The strengths of this study include a substantial sample size, the utilization of standardized assessment instruments, and the employment of network analysis techniques. These techniques were tailored to investigate the structure of the model assessing testosterone levels and aggressive behavior in patients with BD. Such insights may pinpoint potential targets for treatment and prevention measures, particularly for patients with BD in psychiatric emergencies exhibiting these problems. Nonetheless, several methodological limitations in our study warrant attention. First, the cross-sectional design precludes establishing causal relationships between variables, and there was an absence of a control/naive group. Future longitudinal research is essential to elucidate the time-bound causal links between testosterone levels and aggressive behavior in patients with BD. Secondly, though routine blood collections were performed for clinical evaluations during psychiatric emergency visits, additional measurements, such as thyroxine, should be added to the study analysis. Subsequently, we hope to carry out relevant radiological research to further explore the specific relationship between testosterone levels and aggressive behavior in BD patients. Lastly, our sample was consecutively drawn from one major psychiatric emergency department (PED) in China, which may limit the generalizability of our findings in other psychiatric contexts.

To summarize, within the aggression-bipolar disorders network model, as well as the association with testosterone levels, “Increased motor activity-energy,” “Emotional instability,” and “Disruptive/aggressive behavior” were the most pivotal symptoms among BD patients in PED. Our study showed no significant gender differences in testosterone levels observed in BD patients during the manic episode phase. These specific symptoms, which are potential intervention targets, should be at the forefront of physicians’ evaluation protocols.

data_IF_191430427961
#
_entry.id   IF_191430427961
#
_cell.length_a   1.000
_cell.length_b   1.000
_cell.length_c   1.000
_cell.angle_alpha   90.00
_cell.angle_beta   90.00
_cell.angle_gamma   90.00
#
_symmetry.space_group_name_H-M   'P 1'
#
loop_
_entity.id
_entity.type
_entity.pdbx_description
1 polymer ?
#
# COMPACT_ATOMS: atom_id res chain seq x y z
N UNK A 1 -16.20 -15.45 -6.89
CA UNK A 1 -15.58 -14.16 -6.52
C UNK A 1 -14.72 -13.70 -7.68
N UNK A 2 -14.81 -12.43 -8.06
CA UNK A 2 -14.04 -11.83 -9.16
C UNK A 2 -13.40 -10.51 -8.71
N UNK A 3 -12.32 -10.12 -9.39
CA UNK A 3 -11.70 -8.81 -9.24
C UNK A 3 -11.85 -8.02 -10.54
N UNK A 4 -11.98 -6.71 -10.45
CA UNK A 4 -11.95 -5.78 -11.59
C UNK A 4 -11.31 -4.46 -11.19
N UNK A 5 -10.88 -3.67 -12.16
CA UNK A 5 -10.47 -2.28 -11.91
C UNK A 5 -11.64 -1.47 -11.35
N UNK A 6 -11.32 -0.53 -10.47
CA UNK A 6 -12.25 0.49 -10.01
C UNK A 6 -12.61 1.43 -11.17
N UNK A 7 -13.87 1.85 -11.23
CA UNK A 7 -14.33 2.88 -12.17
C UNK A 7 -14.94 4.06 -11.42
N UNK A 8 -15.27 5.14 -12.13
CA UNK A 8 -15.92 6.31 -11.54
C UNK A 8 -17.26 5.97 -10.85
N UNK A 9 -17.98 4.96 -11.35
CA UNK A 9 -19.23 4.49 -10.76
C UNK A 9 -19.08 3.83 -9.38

Data availability

The data of the investigation will be made publicly available if necessary.

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Yi Liu, Tian Han, Yi-Fan Wang, Juan Li, Xiao-meng Xie & Xiao Ji

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(I) Conception and design: Xiao Ji, Xiao-meng Xie. (II) Administrative support: Xiao Ji, Yi Liu, Yi-Fan Wang. (III) Provision of study materials or patients: Cai Hong, Yi Liu, Tian Han, Juan Li. (IV) Collection and assembly of data: Yi-Fan Wang, Yi Liu, Tian Han, Juan Li. (V) Data analysis and interpretation: Yi-Fan Wang, Xiao-meng Xie, Cai Hong. (VI) Manuscript writing: All authors. (VII) Final approval of manuscript: All authors.

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Liu, Y., Cai, H., Han, T. et al. Network analysis of comorbid aggressive behavior and testosterone among bipolar disorder patients: a cross-sectional study. Transl Psychiatry 14 , 224 (2024). https://doi.org/10.1038/s41398-024-02957-1

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Adolescent and Adult Transitions From Major Depressive Disorder to Bipolar Disorder

  • 1 Centre for Psychiatry Research, Department of Clinical Neuroscience, Karolinska Institutet, and Stockholm Health Care Services, Region Stockholm, Karolinska University Hospital, Stockholm, Sweden
  • 2 Stockholm Health Care Services, Region Stockholm, Stockholm, Sweden
  • 3 Department of Clinical Sciences/Psychiatry, Umeå University, Umeå, Sweden
  • 4 Sence Research, Uppsala, Sweden

Question   What is the association of age at major depressive disorder (MDD) onset with progression to bipolar disorder (BD) in adolescents and adults?

Findings   In this cohort study of 228 individuals in the Stockholm MDD Cohort (2010-2013), youths with MDD were found to be more than 50% less likely to transition early to BD compared with adults, with notable reductions in inpatient care and antidepressant use following BD diagnosis for both groups and without an increase in lithium prescriptions.

Meaning   These findings suggest that adolescents may experience delayed BD progression and that diagnosis is associated with a substantial reduction in inpatient care in all age groups, coinciding with a decreased use of antidepressants.